Traveling with Disabilities
Each country has a standard of accessibility for persons with disabilities. Before you travel, visit travel.state.gov/destination and you can find the country or area and find information for mobility-impaired travelers in the Special Laws and Circumstances section. However many countries do not legally require accommodations as does the United States.
Know before you go
Preparing for your trip is critical:
Consult a travel agent, hotel or airline or cruise ship to learn about the services during your trip and your destination, including those for a service dog.
Call the transportation security administration helpline for travelers who have disabilities and medical conditions at 855-787-2227 toll-free. You can also check TSA’s website and TSA Cares. They will answer questions about screening policies, procedures and security checkpoints.
Check websites such as Mobility International USA to find overseas disability organizations.
Read section 6 of the State Department’s Human Rights Report for information on the human rights and social service framework which protects citizens with disabilities in your destination country.
Before traveling, you should research taking a service dog abroad:
Contact the US Embassy or Consulate in your destination country for information on possible restrictions and cultural norms about service animals.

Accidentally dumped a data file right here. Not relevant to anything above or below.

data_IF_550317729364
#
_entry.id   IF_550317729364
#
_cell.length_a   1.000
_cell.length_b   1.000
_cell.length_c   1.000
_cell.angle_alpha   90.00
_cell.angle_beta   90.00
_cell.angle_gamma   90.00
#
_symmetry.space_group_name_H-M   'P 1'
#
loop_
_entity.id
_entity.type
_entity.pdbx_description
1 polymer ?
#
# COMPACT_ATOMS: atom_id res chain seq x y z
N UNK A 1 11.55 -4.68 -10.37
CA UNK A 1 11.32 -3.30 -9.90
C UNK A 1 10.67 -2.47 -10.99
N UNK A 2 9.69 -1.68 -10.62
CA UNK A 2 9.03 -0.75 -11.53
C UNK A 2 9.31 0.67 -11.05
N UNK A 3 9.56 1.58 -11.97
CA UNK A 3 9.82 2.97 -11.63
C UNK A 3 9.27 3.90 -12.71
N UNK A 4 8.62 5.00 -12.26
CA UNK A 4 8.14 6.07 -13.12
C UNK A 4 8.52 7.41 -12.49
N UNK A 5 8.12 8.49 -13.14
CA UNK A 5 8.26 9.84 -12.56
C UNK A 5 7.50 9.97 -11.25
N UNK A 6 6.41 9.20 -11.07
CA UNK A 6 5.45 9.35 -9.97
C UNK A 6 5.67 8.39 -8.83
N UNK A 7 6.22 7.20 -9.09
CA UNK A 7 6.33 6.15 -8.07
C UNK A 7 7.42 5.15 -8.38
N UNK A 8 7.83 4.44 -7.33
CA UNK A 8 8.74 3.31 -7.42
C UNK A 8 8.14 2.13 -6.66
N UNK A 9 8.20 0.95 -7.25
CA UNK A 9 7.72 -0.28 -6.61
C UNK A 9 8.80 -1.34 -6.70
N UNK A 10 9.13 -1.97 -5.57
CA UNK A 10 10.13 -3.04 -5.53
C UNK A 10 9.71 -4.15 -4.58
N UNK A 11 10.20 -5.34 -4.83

Find out any quarantine, vaccination and documentation requirements.
Talk with your vet about tips for traveling with your service animal.
Make sure your hotel will accommodate your service animal.
Find out if there are specific policies for devices such as wheelchairs, portable machines, batteries, respirators and oxygen.
Research the availability of wheelchair and medical equipment providers.
Consider manual versus power wheelchairs that include voltage of electricity, type of electrical plug and reliability of electrical systems 24/7.
Consult with your physician before you travel to identify health care needs during your trip. Make sure you find out if your health insurance plan does not or does provide coverage overseas and we strongly recommend supplemental medical insurance and medical evacuation plans.
One can visit our webpage, Your Health Abroad.
See the Travelers Health page of the Centers for Disease Control website.
Make sure to carrier medical alert information and a letter from your healthcare provider that describes your medical condition any medications, potential complications and any other pertinent medical information.
Carry sufficient prescription medication to last your entire trip and include some extra in case of any delays. Some prescription medications are legal in the US are not legal in other countries. See travel.state.gov/destination for specific areas where you’ll be traveling and contact the foreign embassy for more information.
Always carry your prescription in their label containers, not a pill pack.
Enroll in a Smart Traveler Enrollment Program or STEP to receive security messages and make it easier for the US Embassy to help in an emergenc